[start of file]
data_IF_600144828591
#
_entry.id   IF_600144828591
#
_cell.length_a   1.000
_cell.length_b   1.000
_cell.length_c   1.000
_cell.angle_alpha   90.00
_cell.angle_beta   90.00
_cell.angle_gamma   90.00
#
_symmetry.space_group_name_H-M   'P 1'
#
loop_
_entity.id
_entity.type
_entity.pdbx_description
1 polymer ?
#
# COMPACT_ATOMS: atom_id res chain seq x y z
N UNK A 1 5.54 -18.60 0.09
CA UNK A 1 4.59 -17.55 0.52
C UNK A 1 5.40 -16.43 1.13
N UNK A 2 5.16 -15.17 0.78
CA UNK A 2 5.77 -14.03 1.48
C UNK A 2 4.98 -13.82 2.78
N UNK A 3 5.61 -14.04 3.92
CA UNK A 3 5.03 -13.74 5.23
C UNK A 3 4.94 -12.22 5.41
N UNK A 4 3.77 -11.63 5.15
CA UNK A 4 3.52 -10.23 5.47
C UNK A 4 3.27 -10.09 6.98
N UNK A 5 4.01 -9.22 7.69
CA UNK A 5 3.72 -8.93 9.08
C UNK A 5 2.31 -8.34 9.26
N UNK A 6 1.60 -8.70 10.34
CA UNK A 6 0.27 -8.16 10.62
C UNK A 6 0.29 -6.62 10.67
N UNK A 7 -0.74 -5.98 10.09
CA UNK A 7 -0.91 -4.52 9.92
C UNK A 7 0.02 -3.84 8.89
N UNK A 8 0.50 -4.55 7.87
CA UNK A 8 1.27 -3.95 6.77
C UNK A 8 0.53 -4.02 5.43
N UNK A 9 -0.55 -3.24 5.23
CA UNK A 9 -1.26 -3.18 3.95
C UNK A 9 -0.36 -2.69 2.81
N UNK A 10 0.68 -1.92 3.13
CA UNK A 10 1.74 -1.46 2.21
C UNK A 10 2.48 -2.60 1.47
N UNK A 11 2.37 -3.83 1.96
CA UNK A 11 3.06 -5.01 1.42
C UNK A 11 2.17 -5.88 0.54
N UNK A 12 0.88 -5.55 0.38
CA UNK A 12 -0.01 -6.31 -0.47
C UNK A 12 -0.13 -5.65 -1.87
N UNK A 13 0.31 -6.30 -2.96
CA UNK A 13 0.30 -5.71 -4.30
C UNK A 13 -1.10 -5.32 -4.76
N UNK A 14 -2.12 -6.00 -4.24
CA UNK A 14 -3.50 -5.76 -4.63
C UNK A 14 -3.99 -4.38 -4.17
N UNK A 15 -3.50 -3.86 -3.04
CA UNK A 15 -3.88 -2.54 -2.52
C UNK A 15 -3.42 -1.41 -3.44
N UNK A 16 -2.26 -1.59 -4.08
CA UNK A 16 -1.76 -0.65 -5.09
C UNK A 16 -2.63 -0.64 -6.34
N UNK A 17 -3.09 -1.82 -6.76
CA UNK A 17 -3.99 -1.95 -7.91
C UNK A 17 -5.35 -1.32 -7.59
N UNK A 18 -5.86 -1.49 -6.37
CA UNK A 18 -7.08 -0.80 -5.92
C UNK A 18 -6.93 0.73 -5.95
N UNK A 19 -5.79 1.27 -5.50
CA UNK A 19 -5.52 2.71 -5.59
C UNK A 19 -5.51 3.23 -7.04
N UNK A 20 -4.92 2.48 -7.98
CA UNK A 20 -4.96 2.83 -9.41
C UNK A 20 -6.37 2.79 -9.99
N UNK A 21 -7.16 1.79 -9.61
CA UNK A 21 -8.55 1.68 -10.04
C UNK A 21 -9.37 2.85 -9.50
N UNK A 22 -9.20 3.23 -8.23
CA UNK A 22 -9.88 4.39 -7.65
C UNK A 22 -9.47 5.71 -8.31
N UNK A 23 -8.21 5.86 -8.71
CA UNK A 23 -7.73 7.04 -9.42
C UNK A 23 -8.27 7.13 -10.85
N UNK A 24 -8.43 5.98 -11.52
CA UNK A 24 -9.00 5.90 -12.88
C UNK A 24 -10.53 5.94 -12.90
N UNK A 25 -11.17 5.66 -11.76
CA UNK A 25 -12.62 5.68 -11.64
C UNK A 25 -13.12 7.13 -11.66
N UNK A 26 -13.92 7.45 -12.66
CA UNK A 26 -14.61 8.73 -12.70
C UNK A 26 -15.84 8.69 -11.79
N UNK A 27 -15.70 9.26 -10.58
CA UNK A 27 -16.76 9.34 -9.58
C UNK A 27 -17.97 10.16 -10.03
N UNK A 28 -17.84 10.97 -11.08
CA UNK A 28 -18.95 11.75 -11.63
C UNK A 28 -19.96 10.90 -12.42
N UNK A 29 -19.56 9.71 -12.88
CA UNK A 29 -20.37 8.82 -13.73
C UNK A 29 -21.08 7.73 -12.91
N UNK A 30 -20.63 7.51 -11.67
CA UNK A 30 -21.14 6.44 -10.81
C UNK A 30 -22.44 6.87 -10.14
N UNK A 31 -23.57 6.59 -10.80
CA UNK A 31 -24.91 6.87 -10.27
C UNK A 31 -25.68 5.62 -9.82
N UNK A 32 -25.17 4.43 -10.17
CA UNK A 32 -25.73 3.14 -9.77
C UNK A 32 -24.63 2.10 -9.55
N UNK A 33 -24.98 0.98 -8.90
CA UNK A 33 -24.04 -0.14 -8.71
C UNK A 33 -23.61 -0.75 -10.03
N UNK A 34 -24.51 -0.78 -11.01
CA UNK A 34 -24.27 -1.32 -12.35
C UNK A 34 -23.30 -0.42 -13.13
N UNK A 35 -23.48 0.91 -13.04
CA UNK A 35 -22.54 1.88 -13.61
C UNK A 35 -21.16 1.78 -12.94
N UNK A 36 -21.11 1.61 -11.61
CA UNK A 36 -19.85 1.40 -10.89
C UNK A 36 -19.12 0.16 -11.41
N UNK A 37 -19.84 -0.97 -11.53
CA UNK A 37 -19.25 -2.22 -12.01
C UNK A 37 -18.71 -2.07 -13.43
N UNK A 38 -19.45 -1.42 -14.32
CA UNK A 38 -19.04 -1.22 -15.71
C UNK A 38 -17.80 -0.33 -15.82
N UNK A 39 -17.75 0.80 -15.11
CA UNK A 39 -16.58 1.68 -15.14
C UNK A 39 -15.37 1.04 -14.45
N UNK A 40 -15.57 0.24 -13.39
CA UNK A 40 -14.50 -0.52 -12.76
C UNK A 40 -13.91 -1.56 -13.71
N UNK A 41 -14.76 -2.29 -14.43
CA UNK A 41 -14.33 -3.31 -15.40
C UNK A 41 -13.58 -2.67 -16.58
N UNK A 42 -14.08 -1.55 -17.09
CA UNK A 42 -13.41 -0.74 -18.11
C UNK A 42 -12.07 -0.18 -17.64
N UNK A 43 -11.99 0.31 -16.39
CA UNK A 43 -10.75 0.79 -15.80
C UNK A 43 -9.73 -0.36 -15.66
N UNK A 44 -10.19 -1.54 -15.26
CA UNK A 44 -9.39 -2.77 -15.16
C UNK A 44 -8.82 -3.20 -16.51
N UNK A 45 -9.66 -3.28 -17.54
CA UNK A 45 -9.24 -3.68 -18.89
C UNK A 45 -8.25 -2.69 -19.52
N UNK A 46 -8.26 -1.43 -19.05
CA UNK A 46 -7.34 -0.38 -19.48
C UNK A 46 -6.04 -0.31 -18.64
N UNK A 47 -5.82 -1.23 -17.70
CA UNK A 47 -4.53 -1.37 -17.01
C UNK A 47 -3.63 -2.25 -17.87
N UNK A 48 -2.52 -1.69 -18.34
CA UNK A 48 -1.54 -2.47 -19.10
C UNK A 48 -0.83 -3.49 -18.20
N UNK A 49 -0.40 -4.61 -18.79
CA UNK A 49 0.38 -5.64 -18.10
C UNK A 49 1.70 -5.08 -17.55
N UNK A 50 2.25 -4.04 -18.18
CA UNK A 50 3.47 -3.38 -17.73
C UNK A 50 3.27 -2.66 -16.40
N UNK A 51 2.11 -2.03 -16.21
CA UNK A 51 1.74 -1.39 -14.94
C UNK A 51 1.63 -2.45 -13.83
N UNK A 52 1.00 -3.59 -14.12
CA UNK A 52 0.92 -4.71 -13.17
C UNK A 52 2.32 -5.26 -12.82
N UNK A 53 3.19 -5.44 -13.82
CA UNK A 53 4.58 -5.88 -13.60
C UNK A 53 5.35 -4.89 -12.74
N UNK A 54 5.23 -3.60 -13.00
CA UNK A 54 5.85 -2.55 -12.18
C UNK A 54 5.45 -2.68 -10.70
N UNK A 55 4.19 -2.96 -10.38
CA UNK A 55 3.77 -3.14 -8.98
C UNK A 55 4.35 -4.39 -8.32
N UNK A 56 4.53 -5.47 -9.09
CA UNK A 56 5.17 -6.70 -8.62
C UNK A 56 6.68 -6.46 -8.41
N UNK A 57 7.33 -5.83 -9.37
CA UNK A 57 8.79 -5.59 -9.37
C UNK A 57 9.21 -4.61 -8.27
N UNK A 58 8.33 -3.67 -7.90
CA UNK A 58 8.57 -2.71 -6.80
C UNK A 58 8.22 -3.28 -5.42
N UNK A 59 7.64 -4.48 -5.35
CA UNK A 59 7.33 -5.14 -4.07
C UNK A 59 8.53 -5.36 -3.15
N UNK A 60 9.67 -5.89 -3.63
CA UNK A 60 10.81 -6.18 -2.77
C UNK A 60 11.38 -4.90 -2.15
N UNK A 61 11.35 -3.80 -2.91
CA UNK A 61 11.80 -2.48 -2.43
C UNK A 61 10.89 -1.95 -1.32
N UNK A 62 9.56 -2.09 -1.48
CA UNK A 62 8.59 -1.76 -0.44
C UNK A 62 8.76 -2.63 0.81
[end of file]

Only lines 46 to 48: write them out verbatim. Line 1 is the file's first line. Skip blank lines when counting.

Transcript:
CA UNK A 9 -1.26 -3.18 3.95
C UNK A 9 -0.36 -2.69 2.81
N UNK A 10 0.68 -1.92 3.13